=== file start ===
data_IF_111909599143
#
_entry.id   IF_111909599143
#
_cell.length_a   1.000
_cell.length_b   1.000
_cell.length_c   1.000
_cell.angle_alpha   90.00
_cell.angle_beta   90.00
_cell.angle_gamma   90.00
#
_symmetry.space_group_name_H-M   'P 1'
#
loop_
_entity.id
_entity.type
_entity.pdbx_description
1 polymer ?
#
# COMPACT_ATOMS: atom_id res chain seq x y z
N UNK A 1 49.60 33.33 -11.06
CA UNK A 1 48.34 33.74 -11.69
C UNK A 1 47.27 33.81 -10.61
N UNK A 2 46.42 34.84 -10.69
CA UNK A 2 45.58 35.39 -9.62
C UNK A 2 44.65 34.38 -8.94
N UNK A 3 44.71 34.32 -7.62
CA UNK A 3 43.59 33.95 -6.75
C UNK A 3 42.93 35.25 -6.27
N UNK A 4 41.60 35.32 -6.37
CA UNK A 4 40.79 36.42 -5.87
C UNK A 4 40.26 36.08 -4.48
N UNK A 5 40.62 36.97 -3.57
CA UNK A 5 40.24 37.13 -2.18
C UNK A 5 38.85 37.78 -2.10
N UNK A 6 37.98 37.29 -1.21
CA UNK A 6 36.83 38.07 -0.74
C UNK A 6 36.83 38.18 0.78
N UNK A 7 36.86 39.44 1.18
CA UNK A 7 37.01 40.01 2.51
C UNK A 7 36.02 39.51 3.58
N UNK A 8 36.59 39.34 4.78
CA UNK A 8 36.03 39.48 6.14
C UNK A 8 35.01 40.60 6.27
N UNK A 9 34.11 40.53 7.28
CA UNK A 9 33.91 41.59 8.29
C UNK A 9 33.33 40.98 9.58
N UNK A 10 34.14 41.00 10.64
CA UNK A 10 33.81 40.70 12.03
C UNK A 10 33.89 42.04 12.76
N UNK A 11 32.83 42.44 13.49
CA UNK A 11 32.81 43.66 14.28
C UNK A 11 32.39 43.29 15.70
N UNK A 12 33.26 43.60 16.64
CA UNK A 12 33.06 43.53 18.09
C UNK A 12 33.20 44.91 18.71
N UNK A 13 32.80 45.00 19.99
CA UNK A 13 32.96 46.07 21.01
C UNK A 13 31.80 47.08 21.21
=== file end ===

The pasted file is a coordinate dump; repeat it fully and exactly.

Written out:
data_IF_111909599143
#
_entry.id   IF_111909599143
#
_cell.length_a   1.000
_cell.length_b   1.000
_cell.length_c   1.000
_cell.angle_alpha   90.00
_cell.angle_beta   90.00
_cell.angle_gamma   90.00
#
_symmetry.space_group_name_H-M   'P 1'
#
loop_
_entity.id
_entity.type
_entity.pdbx_description
1 polymer ?
#
# COMPACT_ATOMS: atom_id res chain seq x y z
N UNK A 1 49.60 33.33 -11.06
CA UNK A 1 48.34 33.74 -11.69
C UNK A 1 47.27 33.81 -10.61
N UNK A 2 46.42 34.84 -10.69
CA UNK A 2 45.58 35.39 -9.62
C UNK A 2 44.65 34.38 -8.94
N UNK A 3 44.71 34.32 -7.62
CA UNK A 3 43.59 33.95 -6.75
C UNK A 3 42.93 35.25 -6.27
N UNK A 4 41.60 35.32 -6.37
CA UNK A 4 40.79 36.42 -5.87
C UNK A 4 40.26 36.08 -4.48
N UNK A 5 40.62 36.97 -3.57
CA UNK A 5 40.24 37.13 -2.18
C UNK A 5 38.85 37.78 -2.10
N UNK A 6 37.98 37.29 -1.21
CA UNK A 6 36.83 38.07 -0.74
C UNK A 6 36.83 38.18 0.78
N UNK A 7 36.86 39.44 1.18
CA UNK A 7 37.01 40.01 2.51
C UNK A 7 36.02 39.51 3.58
N UNK A 8 36.59 39.34 4.78
CA UNK A 8 36.03 39.48 6.14
C UNK A 8 35.01 40.60 6.27
N UNK A 9 34.11 40.53 7.28
CA UNK A 9 33.91 41.59 8.29
C UNK A 9 33.33 40.98 9.58
N UNK A 10 34.14 41.00 10.64
CA UNK A 10 33.81 40.70 12.03
C UNK A 10 33.89 42.04 12.76
N UNK A 11 32.83 42.44 13.49
CA UNK A 11 32.81 43.66 14.28
C UNK A 11 32.39 43.29 15.70
N UNK A 12 33.26 43.60 16.64
CA UNK A 12 33.06 43.53 18.09
C UNK A 12 33.20 44.91 18.71
N UNK A 13 32.80 45.00 19.99
CA UNK A 13 32.96 46.07 21.01
C UNK A 13 31.80 47.08 21.21